Before 2007, Bauer’s entrepreneurship program was recognized regionally. The recent national rankings are indicative of the tremendous growth and breadth of the program, which educates business students as well as those from other disciplines through its global business minor, Ramchand said.
“The education you receive at the Wolff Center focuses on creating an entrepreneurial mindset and process that is applicable to any major at Bauer and students across the university. Faculty teaching in the program are experienced entrepreneurs, all of whom have landed, bought, or successfully run their own businesses. About 40 percent of students involved in the entrepreneurship program are not business majors, and 53 percent of undergraduate students at Bauer participate in the program,” she added.
The ranking also validates the world-class education Bauer students receive through the Wolff Center’s entrepreneurship program, its global business minor and its corporate entrepreneurship certification program, she added.
“Most importantly, the students we graduate go on to start their own business here in the city of Houston, benefiting our local economy,” Ramchand said. “From restaurants to service-oriented companies, the success stories of the Wolff Center graduates have become an integral part of the business landscape of the city.”
Bauer College offers its entrepreneurship students a complete and comprehensive program that includes a six-course lockstep program as well as several enrichment activities to supplement the academic instruction. Each year, between 30 and 35 students are selected through a rigorous application process to take the Wolff Center’s major program in entrepreneurship.
In addition, the WCE certification program in corporate entrepreneurship is the foundation of the college’s global business minor for non-business students. Nearly 1,000 non-business students take WCE courses each year and have an opportunity to see how entrepreneurial thinking can be applied to their interests in engineering, science, social science or the arts.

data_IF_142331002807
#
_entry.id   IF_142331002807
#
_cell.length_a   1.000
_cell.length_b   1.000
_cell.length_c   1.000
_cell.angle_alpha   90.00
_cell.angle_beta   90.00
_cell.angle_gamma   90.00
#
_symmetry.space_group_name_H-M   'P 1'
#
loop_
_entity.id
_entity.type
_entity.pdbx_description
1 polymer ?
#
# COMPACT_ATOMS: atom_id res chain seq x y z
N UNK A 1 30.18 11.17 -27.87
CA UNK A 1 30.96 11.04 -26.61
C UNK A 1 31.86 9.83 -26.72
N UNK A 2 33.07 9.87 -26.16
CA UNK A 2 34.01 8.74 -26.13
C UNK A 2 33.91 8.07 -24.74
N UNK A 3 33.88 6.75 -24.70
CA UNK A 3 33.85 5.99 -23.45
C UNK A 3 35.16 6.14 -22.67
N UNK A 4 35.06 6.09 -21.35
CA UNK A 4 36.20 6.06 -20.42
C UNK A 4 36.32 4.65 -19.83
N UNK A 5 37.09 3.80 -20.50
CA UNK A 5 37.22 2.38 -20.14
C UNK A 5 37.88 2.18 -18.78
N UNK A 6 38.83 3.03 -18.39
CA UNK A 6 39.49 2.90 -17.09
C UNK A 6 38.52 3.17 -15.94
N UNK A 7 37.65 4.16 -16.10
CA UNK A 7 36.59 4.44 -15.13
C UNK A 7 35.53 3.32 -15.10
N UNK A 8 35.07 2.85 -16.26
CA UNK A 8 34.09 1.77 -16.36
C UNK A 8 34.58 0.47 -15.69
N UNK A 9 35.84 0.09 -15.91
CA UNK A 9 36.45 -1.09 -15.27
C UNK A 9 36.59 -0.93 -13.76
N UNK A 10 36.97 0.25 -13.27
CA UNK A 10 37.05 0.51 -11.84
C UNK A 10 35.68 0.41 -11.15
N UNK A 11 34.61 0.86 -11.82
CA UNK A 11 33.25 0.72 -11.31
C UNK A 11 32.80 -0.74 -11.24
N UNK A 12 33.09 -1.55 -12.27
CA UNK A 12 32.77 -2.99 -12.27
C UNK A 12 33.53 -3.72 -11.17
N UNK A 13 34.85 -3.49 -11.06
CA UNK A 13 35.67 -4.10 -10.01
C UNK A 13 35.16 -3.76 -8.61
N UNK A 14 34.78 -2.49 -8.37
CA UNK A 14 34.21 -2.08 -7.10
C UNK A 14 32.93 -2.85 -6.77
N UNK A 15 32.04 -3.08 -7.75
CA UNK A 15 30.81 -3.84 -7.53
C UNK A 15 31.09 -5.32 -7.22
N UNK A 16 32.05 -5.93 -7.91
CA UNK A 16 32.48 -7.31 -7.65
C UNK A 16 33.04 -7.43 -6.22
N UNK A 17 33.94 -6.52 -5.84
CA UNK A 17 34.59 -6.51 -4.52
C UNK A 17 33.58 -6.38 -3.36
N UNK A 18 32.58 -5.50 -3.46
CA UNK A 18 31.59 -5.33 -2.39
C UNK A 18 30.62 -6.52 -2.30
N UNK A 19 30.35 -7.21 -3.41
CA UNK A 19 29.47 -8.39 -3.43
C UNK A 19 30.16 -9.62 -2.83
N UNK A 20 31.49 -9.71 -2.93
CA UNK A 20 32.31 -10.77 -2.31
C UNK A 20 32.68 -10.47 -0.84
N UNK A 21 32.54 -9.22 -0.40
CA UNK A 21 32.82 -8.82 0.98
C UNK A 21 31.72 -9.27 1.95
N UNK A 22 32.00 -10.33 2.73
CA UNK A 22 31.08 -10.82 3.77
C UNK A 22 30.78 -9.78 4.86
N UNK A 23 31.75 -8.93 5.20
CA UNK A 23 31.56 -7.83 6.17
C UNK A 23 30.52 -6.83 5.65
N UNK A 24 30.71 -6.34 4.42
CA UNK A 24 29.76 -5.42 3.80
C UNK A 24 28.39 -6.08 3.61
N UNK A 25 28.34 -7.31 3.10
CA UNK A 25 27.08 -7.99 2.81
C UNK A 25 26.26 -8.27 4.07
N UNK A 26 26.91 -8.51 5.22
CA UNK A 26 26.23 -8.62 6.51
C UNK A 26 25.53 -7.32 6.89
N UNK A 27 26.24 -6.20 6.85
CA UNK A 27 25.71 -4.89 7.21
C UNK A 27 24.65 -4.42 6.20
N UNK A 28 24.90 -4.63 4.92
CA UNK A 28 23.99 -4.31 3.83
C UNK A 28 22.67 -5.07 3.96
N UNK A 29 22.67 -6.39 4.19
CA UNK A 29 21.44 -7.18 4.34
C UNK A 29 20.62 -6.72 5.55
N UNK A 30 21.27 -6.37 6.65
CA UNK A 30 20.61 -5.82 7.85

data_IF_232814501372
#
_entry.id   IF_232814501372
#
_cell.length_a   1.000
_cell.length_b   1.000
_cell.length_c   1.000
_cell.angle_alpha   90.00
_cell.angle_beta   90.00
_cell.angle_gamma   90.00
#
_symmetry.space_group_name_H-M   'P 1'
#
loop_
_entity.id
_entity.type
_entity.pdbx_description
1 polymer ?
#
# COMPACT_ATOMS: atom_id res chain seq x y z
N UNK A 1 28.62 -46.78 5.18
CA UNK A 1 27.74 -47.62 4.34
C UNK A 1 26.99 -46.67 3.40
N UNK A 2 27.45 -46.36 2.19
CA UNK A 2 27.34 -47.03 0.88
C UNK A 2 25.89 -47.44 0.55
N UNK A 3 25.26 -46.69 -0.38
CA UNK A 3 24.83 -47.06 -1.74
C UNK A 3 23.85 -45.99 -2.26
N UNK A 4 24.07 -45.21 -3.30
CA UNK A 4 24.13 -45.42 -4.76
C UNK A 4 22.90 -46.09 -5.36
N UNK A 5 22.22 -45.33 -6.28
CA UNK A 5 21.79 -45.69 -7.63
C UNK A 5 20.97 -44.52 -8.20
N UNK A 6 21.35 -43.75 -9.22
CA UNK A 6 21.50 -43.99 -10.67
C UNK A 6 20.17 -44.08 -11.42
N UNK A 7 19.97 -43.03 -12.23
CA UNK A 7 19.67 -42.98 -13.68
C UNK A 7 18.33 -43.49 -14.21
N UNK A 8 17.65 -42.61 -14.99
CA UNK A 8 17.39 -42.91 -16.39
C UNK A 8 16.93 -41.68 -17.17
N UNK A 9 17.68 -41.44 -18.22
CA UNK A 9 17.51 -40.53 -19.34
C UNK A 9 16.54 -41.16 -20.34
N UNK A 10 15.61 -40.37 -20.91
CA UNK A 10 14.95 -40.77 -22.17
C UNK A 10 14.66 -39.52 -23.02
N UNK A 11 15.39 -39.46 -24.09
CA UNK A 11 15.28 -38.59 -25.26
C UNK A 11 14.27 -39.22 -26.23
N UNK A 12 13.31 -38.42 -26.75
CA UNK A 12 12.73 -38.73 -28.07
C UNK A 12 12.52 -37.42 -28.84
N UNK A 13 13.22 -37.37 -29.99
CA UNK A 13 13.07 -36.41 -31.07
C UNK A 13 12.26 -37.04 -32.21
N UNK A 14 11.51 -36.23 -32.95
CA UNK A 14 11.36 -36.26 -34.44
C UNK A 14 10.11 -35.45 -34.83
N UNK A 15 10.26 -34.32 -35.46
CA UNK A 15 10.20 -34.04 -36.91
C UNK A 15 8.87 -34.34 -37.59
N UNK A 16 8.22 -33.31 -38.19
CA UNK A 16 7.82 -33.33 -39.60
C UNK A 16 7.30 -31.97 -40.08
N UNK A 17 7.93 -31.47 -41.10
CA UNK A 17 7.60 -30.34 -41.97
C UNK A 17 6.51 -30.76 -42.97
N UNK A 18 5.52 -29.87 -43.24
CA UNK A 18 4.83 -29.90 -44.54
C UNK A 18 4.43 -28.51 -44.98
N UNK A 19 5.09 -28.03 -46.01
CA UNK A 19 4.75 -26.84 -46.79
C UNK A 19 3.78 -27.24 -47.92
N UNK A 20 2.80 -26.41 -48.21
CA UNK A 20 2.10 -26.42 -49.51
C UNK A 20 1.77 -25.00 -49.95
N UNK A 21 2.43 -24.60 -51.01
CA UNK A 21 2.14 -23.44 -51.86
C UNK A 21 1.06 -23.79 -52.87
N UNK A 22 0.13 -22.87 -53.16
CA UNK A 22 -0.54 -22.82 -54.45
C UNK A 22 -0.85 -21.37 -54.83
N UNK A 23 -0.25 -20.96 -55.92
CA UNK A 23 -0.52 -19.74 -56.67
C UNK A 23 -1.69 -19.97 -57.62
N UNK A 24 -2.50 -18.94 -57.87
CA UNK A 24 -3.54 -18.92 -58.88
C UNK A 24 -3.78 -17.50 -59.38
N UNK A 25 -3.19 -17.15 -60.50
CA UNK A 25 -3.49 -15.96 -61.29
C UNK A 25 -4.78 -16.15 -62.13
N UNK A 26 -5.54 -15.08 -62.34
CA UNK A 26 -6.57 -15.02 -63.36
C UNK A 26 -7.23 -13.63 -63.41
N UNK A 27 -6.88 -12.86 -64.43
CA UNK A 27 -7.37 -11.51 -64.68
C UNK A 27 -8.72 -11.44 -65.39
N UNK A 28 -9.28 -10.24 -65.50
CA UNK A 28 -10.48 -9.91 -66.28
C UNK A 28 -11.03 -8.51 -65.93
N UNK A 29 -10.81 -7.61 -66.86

Each year, an average of 65 percent of WCE students started a business while in school or shortly after graduating. Others go on to join existing ventures and to apply the entrepreneurial lessons learned at UH Bauer to innovate and expand those businesses. WCE students have also won numerous awards in national business plan competitions — even outperforming MBA teams from other schools including Carnegie Mellon. Students in Bauer’s executive MBA program have also had the opportunity to take elective courses in entrepreneurship and corporate entrepreneurship.
The Princeton Review determined the rankings of both graduate and undergraduate programs by evaluating key criteria in the areas of academics and requirements, students and faculty, and outside-the-classroom support and experiences from more than 2,000 programs that were surveyed.
“We are honored to be named the No. 1 undergraduate entrepreneurship program in the nation,” Ramchand added. “The number of schools teaching entrepreneurship has grown very rapidly, and there are a lot of good schools doing that now. It’s very important for the future of our city and country.”
For more information and a complete listing of the schools included on the list, go to www.entrepreneur.com/topcolleges. Full details will also appear in the October issue of Entrepreneur available on newsstands today.
About the University of Houston
The University of Houston, Texas’ premier metropolitan research and teaching institution is home to more than 40 research centers and institutes and sponsors more than 300 partnerships with corporate, civic and governmental entities. UH, the most diverse research university in the country, stands at the forefront of education, research and service with more than 35,000 students.
About the C. T. Bauer College of Business
The C. T. Bauer College of Business has been in operation for more than 60 years at the University of Houston main campus. Through its five academic departments, the college offers a full-range of undergraduate, masters and doctoral degrees in business. The Bauer College is fully accredited by the AACSB International – the Association to Advance Collegiate Schools of Business. In August 2000, Houston business leader and philanthropist Charles T. (Ted) Bauer endowed the College of Business with a $40 million gift. In recognition of his generosity, the college was renamed the C. T. Bauer College of Business.